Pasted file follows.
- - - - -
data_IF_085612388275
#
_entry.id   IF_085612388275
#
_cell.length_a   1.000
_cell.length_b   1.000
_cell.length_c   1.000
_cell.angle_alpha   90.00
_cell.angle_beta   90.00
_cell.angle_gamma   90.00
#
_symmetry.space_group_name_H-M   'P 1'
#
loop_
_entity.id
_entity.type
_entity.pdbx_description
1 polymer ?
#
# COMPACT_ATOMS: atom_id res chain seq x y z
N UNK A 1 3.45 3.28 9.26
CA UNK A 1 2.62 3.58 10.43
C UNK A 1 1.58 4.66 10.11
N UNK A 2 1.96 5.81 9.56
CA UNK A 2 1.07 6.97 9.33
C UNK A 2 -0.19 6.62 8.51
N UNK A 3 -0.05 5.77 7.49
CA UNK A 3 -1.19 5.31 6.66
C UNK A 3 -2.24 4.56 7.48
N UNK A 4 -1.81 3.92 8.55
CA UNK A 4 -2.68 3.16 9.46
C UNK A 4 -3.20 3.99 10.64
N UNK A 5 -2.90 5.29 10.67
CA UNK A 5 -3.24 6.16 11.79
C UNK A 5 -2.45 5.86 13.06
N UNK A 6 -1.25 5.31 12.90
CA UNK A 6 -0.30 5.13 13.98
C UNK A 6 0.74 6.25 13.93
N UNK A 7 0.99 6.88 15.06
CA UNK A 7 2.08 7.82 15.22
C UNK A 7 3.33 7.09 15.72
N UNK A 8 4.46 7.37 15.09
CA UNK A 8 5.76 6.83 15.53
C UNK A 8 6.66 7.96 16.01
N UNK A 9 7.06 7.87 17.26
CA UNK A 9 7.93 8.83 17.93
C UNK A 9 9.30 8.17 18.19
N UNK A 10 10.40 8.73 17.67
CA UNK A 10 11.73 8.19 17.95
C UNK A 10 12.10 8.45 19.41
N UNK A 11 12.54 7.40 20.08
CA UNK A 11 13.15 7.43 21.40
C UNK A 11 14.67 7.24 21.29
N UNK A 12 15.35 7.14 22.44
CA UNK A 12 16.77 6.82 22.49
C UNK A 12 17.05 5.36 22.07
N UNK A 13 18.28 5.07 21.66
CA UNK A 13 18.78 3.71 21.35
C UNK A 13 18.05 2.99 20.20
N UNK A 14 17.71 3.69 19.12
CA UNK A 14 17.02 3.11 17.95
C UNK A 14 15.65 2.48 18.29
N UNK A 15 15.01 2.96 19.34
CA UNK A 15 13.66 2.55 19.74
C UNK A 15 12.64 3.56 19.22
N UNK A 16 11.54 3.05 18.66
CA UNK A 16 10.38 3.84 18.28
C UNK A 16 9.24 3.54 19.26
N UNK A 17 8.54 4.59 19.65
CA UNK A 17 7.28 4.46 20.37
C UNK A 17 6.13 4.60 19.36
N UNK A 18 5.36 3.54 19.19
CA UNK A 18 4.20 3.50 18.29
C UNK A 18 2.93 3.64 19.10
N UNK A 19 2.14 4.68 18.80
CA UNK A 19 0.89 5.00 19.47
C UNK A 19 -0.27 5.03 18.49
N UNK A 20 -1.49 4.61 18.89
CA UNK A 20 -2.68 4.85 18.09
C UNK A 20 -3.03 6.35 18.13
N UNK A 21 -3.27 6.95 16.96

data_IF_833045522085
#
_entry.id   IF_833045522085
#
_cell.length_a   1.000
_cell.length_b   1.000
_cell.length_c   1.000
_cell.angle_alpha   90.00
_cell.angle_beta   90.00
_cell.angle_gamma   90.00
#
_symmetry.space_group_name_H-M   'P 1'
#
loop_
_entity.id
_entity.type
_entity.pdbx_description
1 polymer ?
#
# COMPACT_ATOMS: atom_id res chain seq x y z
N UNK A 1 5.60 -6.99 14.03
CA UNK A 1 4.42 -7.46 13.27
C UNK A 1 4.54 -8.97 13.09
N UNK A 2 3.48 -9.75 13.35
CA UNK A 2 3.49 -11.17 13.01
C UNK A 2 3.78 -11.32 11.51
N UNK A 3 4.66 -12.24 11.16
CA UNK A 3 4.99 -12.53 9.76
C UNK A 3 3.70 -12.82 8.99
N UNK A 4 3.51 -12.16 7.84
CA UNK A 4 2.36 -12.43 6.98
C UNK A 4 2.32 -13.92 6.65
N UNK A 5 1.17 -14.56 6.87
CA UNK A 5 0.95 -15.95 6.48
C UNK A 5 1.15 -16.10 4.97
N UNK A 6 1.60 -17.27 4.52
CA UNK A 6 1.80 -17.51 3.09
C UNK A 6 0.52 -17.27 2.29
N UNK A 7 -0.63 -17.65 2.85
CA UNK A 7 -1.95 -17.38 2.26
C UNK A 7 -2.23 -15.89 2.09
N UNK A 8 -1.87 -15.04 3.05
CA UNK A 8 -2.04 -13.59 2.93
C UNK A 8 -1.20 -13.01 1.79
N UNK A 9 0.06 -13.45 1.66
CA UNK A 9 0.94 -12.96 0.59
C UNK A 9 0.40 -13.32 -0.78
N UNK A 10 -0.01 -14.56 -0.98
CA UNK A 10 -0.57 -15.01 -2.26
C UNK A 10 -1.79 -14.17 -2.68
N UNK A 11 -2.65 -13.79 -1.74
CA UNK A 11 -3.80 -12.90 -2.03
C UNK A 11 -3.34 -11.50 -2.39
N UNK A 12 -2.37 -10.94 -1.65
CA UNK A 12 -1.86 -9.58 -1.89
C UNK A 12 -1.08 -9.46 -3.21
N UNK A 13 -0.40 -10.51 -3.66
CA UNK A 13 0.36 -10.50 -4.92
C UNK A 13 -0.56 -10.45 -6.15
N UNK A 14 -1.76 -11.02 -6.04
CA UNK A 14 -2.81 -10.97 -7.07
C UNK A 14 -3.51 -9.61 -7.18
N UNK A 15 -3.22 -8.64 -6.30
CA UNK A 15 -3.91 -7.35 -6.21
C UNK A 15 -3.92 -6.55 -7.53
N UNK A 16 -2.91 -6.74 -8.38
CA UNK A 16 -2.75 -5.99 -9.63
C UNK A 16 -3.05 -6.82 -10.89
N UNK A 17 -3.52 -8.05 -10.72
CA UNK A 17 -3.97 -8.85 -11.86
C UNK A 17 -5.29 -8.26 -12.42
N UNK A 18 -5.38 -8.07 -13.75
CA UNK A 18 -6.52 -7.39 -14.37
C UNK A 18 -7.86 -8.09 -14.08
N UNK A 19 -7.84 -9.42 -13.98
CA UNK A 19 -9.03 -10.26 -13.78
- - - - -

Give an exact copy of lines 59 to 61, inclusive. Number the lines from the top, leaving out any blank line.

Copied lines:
C UNK A 13 18.05 2.99 20.20
N UNK A 14 17.71 3.69 19.12
CA UNK A 14 17.02 3.11 17.95